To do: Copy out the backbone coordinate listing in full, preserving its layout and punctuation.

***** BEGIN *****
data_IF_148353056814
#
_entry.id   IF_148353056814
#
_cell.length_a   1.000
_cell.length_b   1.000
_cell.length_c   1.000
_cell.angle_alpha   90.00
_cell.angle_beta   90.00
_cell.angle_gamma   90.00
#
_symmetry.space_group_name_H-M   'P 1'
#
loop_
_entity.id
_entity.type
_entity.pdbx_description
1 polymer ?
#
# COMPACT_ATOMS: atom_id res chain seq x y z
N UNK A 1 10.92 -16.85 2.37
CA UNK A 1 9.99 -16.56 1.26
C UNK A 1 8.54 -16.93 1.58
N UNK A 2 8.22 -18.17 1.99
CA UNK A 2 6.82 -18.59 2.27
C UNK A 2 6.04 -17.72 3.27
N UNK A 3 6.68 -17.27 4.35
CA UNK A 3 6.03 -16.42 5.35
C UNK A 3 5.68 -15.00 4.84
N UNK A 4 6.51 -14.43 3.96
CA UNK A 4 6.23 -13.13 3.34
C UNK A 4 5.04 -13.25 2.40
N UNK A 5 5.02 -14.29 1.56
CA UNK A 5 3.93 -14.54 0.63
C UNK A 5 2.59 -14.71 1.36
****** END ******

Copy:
data_IF_148353056814
#
_entry.id   IF_148353056814
#
_cell.length_a   1.000
_cell.length_b   1.000
_cell.length_c   1.000
_cell.angle_alpha   90.00
_cell.angle_beta   90.00
_cell.angle_gamma   90.00
#
_symmetry.space_group_name_H-M   'P 1'
#
loop_
_entity.id
_entity.type
_entity.pdbx_description
1 polymer ?
#
# COMPACT_ATOMS: atom_id res chain seq x y z
N UNK A 1 10.92 -16.85 2.37
CA UNK A 1 9.99 -16.56 1.26
C UNK A 1 8.54 -16.93 1.58
N UNK A 2 8.22 -18.17 1.99
CA UNK A 2 6.82 -18.59 2.27
C UNK A 2 6.04 -17.72 3.27
N UNK A 3 6.68 -17.27 4.35
CA UNK A 3 6.03 -16.42 5.35
C UNK A 3 5.68 -15.00 4.84
N UNK A 4 6.51 -14.43 3.96
CA UNK A 4 6.23 -13.13 3.34
C UNK A 4 5.04 -13.25 2.40
N UNK A 5 5.02 -14.29 1.56
CA UNK A 5 3.93 -14.54 0.63
C UNK A 5 2.59 -14.71 1.36